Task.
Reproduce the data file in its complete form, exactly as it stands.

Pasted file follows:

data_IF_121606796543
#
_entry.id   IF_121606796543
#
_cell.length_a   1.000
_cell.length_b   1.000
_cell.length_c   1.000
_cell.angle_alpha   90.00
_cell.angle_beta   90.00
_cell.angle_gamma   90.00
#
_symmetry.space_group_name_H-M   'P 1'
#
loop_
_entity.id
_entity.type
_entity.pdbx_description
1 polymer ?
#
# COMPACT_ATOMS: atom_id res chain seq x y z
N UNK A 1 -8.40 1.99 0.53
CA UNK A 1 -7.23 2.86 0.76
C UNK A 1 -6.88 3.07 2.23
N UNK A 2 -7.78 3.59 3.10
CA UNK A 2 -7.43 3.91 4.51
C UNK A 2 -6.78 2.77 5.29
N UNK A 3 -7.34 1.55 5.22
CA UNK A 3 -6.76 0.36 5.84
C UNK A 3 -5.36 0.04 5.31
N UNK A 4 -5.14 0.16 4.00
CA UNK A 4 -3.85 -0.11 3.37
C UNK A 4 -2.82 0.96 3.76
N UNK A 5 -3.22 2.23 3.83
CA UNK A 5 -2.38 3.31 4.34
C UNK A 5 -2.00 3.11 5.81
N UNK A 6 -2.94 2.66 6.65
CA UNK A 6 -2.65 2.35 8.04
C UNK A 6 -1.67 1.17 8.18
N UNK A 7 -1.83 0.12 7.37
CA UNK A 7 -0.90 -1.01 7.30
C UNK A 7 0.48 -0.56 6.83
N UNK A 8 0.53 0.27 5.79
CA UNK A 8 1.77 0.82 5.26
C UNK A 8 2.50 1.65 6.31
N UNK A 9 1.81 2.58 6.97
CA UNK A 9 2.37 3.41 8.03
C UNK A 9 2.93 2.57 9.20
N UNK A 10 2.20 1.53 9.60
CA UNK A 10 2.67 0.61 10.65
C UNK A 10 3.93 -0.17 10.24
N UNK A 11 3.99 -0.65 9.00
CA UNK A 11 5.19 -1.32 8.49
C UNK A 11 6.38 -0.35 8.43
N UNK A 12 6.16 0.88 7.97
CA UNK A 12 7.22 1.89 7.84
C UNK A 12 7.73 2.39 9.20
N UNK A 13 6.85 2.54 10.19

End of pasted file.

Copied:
data_IF_121606796543
#
_entry.id   IF_121606796543
#
_cell.length_a   1.000
_cell.length_b   1.000
_cell.length_c   1.000
_cell.angle_alpha   90.00
_cell.angle_beta   90.00
_cell.angle_gamma   90.00
#
_symmetry.space_group_name_H-M   'P 1'
#
loop_
_entity.id
_entity.type
_entity.pdbx_description
1 polymer ?
#
# COMPACT_ATOMS: atom_id res chain seq x y z
N UNK A 1 -8.40 1.99 0.53
CA UNK A 1 -7.23 2.86 0.76
C UNK A 1 -6.88 3.07 2.23
N UNK A 2 -7.78 3.59 3.10
CA UNK A 2 -7.43 3.91 4.51
C UNK A 2 -6.78 2.77 5.29
N UNK A 3 -7.34 1.55 5.22
CA UNK A 3 -6.76 0.36 5.84
C UNK A 3 -5.36 0.04 5.31
N UNK A 4 -5.14 0.16 4.00
CA UNK A 4 -3.85 -0.11 3.37
C UNK A 4 -2.82 0.96 3.76
N UNK A 5 -3.22 2.23 3.83
CA UNK A 5 -2.38 3.31 4.34
C UNK A 5 -2.00 3.11 5.81
N UNK A 6 -2.94 2.66 6.65
CA UNK A 6 -2.65 2.35 8.04
C UNK A 6 -1.67 1.17 8.18
N UNK A 7 -1.83 0.12 7.37
CA UNK A 7 -0.90 -1.01 7.30
C UNK A 7 0.48 -0.56 6.83
N UNK A 8 0.53 0.27 5.79
CA UNK A 8 1.77 0.82 5.26
C UNK A 8 2.50 1.65 6.31
N UNK A 9 1.81 2.58 6.97
CA UNK A 9 2.37 3.41 8.03
C UNK A 9 2.93 2.57 9.20
N UNK A 10 2.20 1.53 9.60
CA UNK A 10 2.67 0.61 10.65
C UNK A 10 3.93 -0.17 10.24
N UNK A 11 3.99 -0.65 9.00
CA UNK A 11 5.19 -1.32 8.49
C UNK A 11 6.38 -0.35 8.43
N UNK A 12 6.16 0.88 7.97
CA UNK A 12 7.22 1.89 7.84
C UNK A 12 7.73 2.39 9.20
N UNK A 13 6.85 2.54 10.19